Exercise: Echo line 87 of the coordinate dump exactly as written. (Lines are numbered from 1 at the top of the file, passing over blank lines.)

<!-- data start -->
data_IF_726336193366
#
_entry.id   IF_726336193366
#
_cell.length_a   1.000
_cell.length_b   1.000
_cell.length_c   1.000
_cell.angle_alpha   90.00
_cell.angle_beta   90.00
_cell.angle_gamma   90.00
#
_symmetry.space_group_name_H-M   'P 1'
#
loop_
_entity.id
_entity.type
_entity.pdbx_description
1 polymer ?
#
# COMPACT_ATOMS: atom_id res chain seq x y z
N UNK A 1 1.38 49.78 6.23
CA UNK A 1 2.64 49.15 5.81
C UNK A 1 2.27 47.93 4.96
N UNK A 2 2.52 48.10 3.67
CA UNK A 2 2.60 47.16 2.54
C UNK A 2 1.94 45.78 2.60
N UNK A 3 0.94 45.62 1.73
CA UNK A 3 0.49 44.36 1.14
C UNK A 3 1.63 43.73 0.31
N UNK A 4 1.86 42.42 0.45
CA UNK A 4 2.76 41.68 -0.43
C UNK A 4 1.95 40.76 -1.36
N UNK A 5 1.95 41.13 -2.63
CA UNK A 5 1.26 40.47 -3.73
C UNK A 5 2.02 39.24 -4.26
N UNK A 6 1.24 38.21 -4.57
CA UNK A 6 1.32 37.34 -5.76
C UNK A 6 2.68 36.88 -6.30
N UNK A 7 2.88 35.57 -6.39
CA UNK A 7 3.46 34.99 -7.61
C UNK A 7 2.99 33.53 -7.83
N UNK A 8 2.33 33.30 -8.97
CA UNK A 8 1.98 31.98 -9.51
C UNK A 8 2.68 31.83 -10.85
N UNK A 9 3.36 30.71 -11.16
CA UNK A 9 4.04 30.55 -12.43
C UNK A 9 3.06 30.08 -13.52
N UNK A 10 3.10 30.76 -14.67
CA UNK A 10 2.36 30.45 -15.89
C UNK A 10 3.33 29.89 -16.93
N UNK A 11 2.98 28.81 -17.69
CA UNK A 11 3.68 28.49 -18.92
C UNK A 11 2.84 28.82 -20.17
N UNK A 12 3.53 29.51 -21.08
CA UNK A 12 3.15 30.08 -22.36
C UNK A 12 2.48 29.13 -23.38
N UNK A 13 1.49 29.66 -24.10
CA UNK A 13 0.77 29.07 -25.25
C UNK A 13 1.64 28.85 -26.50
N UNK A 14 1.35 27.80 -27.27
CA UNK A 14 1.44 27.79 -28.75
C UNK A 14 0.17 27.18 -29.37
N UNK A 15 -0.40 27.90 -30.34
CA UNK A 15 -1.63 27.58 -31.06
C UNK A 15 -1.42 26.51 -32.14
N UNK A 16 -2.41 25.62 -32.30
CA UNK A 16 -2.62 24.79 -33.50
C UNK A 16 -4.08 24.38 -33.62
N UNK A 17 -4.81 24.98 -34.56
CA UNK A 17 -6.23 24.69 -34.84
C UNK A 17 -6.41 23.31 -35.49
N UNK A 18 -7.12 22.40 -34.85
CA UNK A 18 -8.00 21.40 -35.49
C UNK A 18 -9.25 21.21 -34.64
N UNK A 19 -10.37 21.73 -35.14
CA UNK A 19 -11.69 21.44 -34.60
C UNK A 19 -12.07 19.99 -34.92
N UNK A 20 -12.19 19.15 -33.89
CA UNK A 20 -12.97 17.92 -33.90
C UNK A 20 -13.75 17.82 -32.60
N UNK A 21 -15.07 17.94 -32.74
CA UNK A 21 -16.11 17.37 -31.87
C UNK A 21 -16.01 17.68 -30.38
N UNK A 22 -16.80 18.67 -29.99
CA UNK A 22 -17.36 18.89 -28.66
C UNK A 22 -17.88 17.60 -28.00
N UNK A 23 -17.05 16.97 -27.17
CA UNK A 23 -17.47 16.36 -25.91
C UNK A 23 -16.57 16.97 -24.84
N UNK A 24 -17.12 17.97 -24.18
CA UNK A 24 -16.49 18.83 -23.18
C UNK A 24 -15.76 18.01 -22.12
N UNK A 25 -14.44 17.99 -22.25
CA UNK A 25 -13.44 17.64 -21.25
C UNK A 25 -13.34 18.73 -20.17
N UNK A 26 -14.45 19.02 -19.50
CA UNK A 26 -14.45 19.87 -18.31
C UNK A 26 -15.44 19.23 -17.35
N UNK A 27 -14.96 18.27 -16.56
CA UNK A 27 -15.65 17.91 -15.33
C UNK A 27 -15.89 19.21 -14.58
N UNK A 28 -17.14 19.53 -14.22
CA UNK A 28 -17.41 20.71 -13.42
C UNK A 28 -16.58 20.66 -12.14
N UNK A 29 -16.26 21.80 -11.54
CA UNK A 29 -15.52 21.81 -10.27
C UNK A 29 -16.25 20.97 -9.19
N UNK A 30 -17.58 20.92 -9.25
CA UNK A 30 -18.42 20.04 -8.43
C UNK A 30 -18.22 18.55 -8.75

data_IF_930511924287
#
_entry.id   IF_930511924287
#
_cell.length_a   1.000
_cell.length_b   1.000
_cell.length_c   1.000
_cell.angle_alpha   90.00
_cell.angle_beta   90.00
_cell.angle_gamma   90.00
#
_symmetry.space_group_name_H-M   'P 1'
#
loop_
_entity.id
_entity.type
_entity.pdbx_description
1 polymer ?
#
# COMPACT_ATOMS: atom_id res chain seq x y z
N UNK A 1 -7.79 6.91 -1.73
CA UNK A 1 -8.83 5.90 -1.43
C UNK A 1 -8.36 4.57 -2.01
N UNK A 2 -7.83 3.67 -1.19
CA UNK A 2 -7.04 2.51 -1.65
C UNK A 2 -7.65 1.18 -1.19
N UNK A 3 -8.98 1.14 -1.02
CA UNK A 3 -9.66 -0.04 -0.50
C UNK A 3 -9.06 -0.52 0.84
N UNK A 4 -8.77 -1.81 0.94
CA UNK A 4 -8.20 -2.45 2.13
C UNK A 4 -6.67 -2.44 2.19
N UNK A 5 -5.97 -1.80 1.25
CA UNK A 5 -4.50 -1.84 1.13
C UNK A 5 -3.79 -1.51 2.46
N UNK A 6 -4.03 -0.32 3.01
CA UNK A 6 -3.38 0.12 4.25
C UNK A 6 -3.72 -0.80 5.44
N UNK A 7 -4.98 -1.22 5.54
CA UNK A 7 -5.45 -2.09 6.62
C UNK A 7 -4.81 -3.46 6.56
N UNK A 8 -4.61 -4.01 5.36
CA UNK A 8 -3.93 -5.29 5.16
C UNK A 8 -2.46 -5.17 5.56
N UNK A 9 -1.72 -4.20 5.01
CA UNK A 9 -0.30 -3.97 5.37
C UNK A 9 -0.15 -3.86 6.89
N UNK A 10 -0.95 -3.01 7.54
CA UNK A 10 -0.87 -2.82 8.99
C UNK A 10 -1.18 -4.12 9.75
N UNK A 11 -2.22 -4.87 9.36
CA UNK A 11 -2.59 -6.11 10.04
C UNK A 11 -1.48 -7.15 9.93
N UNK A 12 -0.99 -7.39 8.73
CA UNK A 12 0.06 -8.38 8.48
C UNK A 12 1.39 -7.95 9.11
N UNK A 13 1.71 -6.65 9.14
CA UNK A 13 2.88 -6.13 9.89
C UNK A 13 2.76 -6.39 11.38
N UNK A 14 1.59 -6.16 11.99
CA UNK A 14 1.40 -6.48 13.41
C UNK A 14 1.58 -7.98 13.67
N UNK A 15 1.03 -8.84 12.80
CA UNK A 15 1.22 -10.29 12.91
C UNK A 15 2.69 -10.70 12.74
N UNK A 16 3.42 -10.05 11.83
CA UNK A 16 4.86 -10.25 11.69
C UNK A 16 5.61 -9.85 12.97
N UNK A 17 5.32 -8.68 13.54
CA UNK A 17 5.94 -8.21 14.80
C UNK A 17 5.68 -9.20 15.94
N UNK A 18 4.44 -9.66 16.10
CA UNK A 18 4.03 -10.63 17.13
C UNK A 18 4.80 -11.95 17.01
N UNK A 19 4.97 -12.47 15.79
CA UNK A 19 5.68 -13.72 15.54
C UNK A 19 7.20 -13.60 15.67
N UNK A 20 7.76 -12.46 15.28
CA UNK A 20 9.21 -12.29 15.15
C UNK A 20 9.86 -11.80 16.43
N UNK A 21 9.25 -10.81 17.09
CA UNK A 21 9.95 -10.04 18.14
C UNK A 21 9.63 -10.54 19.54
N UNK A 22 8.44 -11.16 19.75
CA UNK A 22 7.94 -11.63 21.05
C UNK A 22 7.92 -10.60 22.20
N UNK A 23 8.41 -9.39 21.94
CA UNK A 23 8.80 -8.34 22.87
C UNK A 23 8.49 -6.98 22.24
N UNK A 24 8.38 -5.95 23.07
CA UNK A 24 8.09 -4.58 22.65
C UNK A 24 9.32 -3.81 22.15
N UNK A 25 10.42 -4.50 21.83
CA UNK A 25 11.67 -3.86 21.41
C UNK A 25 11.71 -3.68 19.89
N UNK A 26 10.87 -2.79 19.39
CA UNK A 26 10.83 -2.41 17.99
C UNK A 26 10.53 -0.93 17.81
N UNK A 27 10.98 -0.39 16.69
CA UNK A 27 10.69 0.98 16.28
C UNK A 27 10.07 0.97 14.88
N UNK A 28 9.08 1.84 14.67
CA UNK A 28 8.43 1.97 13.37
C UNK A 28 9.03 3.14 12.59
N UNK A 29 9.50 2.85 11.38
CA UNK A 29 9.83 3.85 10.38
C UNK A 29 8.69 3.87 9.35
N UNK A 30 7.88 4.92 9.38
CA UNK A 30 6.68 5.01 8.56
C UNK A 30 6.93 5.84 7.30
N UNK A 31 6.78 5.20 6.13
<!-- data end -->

N UNK A 23 -17.05 16.97 -27.17